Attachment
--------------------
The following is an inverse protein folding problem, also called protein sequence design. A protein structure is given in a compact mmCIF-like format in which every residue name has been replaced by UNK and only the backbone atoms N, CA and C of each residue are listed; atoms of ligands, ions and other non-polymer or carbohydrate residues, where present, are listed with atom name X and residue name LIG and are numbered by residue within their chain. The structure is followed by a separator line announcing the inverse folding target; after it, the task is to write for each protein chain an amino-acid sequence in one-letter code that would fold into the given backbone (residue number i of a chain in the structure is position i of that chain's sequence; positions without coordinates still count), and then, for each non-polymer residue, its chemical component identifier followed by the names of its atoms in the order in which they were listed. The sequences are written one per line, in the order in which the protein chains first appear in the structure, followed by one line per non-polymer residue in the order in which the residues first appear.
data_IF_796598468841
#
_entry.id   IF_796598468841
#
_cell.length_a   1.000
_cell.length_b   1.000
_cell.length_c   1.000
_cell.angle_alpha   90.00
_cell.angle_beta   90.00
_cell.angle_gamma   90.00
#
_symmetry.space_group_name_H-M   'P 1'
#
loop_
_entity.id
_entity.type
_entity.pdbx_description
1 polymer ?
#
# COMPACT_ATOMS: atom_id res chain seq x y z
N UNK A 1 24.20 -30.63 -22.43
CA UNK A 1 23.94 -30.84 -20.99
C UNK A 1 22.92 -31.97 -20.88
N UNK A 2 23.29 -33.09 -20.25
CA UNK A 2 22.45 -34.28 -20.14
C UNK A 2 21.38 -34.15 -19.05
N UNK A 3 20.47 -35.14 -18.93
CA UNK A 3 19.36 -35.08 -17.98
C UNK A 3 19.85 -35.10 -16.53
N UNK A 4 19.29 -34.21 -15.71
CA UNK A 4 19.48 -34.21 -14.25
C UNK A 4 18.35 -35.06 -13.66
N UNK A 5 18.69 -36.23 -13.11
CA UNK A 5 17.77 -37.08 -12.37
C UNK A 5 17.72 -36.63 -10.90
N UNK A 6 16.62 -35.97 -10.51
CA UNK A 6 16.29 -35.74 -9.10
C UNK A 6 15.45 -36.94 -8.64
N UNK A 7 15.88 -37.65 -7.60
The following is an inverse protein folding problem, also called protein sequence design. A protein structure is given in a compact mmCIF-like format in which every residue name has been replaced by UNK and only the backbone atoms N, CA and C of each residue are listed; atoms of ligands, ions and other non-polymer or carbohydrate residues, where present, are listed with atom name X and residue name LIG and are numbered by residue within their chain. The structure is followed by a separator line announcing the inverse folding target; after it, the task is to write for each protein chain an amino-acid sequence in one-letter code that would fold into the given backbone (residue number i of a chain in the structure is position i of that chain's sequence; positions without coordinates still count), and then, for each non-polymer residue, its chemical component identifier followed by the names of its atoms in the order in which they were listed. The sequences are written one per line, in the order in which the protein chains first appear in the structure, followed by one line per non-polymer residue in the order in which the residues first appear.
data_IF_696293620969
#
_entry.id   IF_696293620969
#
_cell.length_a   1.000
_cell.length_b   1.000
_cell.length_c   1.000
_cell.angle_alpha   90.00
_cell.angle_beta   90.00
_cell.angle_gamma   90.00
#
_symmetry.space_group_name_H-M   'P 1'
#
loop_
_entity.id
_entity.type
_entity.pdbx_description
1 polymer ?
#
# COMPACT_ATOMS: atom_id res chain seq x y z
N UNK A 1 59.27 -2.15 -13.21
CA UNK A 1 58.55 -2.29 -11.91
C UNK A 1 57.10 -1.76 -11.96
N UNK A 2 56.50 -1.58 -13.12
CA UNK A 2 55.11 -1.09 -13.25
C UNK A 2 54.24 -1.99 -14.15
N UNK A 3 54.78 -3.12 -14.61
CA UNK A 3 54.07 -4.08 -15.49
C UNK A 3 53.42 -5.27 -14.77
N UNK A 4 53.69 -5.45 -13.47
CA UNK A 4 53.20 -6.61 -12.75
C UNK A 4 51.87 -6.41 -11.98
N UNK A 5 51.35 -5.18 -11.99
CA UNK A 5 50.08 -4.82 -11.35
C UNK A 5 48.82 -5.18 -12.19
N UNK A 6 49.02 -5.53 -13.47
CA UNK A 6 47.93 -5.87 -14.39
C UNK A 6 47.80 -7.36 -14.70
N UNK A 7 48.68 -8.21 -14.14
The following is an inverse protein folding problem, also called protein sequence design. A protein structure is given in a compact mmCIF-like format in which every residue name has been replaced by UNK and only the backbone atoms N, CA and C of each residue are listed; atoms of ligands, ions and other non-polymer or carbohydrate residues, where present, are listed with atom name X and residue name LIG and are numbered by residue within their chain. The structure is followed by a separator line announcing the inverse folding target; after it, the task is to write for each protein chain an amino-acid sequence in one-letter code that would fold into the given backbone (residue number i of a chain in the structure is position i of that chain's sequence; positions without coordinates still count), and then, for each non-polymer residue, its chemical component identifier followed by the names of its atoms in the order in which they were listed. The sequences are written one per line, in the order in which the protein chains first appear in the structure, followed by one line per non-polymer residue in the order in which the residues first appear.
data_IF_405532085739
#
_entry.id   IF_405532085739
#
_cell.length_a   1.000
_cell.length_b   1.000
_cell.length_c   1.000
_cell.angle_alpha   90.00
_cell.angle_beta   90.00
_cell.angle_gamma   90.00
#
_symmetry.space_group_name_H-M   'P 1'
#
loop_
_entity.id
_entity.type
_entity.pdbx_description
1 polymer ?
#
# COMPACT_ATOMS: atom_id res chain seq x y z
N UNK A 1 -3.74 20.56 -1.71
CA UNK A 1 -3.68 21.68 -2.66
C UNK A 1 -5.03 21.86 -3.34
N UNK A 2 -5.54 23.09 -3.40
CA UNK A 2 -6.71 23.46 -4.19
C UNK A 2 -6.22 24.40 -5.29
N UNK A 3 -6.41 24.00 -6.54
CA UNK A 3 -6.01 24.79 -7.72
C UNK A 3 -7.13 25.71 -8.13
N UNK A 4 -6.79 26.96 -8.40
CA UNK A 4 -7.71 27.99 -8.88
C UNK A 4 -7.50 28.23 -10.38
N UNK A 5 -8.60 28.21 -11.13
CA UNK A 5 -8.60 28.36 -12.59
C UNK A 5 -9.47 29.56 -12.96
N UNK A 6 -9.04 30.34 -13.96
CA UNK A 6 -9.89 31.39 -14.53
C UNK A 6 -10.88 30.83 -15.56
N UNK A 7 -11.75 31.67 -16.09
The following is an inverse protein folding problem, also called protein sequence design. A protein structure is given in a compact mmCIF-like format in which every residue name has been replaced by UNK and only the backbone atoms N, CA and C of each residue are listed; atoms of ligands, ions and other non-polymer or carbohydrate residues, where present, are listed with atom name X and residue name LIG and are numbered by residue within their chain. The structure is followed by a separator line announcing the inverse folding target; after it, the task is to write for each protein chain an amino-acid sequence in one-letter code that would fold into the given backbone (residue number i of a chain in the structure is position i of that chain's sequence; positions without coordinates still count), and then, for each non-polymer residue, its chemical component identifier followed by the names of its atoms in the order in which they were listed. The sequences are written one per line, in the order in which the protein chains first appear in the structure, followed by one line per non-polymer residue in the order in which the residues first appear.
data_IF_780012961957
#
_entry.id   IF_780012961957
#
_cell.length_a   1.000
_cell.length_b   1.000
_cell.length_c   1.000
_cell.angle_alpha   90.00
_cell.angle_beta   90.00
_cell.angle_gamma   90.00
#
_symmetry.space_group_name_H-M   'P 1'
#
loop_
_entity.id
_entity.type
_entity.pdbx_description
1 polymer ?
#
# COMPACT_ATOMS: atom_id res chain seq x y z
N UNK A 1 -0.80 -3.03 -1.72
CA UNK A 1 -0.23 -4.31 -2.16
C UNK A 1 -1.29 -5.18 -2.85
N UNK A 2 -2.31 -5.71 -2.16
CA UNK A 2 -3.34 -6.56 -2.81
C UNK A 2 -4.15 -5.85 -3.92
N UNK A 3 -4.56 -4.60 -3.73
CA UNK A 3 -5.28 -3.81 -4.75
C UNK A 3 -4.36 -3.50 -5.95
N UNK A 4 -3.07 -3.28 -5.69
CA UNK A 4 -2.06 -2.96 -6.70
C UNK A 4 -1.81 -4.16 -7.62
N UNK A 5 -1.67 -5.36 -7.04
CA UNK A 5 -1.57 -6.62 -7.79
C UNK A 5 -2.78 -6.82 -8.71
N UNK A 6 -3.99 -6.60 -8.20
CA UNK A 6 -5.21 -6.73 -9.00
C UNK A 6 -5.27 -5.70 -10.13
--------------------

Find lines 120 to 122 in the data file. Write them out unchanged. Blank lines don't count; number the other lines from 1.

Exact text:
N UNK A 7 -11.75 31.67 -16.09
The following is an inverse protein folding problem, also called protein sequence design. A protein structure is given in a compact mmCIF-like format in which every residue name has been replaced by UNK and only the backbone atoms N, CA and C of each residue are listed; atoms of ligands, ions and other non-polymer or carbohydrate residues, where present, are listed with atom name X and residue name LIG and are numbered by residue within their chain. The structure is followed by a separator line announcing the inverse folding target; after it, the task is to write for each protein chain an amino-acid sequence in one-letter code that would fold into the given backbone (residue number i of a chain in the structure is position i of that chain's sequence; positions without coordinates still count), and then, for each non-polymer residue, its chemical component identifier followed by the names of its atoms in the order in which they were listed. The sequences are written one per line, in the order in which the protein chains first appear in the structure, followed by one line per non-polymer residue in the order in which the residues first appear.
data_IF_780012961957